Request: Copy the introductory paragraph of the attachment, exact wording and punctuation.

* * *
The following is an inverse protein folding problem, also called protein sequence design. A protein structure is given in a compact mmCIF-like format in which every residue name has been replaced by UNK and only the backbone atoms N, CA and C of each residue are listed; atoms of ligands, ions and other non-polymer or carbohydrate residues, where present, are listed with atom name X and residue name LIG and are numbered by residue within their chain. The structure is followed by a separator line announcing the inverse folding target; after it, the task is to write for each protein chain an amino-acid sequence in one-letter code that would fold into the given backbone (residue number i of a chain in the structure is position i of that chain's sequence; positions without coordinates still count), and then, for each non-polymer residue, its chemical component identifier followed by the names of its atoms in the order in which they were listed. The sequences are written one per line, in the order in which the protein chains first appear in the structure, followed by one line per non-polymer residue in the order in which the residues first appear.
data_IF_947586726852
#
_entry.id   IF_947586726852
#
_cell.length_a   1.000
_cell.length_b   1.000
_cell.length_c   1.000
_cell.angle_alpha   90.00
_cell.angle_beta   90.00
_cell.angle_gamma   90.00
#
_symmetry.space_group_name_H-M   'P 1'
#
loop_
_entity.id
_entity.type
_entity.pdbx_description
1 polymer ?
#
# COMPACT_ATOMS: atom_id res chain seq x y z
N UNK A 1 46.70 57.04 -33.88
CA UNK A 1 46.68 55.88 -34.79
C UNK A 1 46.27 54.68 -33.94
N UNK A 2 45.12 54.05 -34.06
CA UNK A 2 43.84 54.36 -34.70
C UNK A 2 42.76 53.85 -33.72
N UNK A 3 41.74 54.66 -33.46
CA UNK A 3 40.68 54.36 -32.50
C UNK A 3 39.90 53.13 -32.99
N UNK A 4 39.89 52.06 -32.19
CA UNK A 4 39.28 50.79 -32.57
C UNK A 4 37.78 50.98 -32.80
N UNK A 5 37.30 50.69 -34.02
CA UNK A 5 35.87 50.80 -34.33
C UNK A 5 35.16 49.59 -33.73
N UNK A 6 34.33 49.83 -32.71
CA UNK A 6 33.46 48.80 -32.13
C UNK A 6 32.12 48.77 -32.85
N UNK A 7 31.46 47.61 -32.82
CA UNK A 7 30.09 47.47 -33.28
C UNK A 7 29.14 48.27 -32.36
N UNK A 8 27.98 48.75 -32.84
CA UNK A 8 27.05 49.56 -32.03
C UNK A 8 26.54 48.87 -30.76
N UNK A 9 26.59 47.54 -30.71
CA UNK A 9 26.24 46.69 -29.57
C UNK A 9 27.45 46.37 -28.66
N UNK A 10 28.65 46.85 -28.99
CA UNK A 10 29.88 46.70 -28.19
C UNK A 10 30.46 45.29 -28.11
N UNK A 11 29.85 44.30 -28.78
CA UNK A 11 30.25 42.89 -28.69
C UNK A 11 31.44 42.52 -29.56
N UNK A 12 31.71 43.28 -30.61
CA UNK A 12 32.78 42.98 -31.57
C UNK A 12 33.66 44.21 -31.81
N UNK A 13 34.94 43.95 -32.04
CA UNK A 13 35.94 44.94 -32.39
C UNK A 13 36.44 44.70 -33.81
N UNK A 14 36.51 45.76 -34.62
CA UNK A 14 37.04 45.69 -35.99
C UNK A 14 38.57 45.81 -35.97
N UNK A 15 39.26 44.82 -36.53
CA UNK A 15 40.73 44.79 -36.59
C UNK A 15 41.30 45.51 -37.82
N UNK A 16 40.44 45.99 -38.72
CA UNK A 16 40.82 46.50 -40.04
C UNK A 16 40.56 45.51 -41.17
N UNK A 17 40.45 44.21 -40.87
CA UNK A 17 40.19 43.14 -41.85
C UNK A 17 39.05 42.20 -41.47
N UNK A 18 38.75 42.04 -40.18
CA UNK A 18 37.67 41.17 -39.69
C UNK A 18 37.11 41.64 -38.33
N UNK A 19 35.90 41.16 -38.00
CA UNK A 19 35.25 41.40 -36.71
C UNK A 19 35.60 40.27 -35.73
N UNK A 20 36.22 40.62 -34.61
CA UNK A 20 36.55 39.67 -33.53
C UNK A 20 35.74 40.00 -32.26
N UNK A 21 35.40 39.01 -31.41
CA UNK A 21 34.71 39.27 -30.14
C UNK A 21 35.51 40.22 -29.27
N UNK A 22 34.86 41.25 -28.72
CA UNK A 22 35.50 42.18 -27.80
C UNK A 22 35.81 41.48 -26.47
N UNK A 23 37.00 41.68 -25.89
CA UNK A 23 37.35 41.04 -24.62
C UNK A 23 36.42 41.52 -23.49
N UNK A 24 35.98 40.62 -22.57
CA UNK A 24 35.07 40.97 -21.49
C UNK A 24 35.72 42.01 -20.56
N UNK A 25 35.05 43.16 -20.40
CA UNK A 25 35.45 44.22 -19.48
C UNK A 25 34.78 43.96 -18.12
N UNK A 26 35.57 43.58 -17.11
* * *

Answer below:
The following is an inverse protein folding problem, also called protein sequence design. A protein structure is given in a compact mmCIF-like format in which every residue name has been replaced by UNK and only the backbone atoms N, CA and C of each residue are listed; atoms of ligands, ions and other non-polymer or carbohydrate residues, where present, are listed with atom name X and residue name LIG and are numbered by residue within their chain. The structure is followed by a separator line announcing the inverse folding target; after it, the task is to write for each protein chain an amino-acid sequence in one-letter code that would fold into the given backbone (residue number i of a chain in the structure is position i of that chain's sequence; positions without coordinates still count), and then, for each non-polymer residue, its chemical component identifier followed by the names of its atoms in the order in which they were listed. The sequences are written one per line, in the order in which the protein chains first appear in the structure, followed by one line per non-polymer residue in the order in which the residues first appear.